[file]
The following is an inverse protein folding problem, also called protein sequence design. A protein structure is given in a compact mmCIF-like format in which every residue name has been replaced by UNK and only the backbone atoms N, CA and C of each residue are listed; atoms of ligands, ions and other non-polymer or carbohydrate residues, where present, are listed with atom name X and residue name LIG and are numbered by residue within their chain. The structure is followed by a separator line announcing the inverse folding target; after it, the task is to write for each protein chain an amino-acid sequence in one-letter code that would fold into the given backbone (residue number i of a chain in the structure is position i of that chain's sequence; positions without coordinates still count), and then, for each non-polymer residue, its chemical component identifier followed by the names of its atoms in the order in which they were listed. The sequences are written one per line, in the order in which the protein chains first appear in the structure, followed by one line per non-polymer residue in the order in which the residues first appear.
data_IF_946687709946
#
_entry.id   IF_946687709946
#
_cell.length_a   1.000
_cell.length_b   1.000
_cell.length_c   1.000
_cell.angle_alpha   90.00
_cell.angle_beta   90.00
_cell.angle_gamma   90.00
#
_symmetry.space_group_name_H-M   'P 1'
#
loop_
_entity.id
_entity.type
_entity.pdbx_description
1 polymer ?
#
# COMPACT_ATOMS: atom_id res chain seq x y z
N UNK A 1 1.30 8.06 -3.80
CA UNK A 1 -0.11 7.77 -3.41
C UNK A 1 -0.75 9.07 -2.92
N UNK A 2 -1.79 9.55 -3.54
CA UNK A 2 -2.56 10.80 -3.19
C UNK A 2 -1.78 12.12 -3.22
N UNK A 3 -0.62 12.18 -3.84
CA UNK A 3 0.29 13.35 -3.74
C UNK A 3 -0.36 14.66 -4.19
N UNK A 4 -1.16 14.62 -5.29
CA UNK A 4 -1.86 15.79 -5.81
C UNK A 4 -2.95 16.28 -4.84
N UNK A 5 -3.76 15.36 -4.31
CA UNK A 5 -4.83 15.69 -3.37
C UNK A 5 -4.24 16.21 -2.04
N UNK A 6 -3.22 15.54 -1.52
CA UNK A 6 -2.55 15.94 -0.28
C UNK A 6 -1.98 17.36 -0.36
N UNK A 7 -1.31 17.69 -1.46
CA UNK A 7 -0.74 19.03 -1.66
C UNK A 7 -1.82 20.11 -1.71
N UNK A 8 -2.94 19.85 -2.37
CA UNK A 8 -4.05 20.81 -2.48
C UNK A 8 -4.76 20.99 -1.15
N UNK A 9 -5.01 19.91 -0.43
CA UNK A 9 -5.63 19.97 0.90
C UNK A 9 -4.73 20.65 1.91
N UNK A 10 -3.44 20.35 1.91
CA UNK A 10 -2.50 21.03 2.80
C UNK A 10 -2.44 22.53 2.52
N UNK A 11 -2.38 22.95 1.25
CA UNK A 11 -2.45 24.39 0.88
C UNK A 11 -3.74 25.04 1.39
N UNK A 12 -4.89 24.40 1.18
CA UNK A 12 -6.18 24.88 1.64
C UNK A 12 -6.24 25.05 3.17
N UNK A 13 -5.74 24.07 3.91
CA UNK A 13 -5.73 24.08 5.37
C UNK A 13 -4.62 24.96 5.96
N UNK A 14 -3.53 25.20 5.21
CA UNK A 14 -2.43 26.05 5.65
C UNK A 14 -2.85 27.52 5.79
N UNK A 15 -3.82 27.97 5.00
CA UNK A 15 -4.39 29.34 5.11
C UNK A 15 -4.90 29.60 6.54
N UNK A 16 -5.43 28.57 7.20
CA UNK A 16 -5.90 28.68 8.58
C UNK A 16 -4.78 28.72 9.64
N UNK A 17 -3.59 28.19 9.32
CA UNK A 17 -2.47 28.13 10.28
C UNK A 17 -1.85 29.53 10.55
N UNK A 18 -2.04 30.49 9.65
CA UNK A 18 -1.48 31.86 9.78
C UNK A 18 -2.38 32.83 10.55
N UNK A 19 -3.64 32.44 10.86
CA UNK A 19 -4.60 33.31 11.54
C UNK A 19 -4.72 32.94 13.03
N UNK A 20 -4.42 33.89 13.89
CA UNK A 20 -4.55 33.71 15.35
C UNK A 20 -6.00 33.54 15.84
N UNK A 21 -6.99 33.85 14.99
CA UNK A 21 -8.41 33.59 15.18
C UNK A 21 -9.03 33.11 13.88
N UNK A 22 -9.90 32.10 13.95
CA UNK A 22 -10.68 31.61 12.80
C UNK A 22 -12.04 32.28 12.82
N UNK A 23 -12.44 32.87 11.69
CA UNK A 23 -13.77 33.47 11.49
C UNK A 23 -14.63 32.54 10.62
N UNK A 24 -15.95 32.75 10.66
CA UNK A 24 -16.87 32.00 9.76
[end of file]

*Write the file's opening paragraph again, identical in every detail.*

The following is an inverse protein folding problem, also called protein sequence design. A protein structure is given in a compact mmCIF-like format in which every residue name has been replaced by UNK and only the backbone atoms N, CA and C of each residue are listed; atoms of ligands, ions and other non-polymer or carbohydrate residues, where present, are listed with atom name X and residue name LIG and are numbered by residue within their chain. The structure is followed by a separator line announcing the inverse folding target; after it, the task is to write for each protein chain an amino-acid sequence in one-letter code that would fold into the given backbone (residue number i of a chain in the structure is position i of that chain's sequence; positions without coordinates still count), and then, for each non-polymer residue, its chemical component identifier followed by the names of its atoms in the order in which they were listed. The sequences are written one per line, in the order in which the protein chains first appear in the structure, followed by one line per non-polymer residue in the order in which the residues first appear.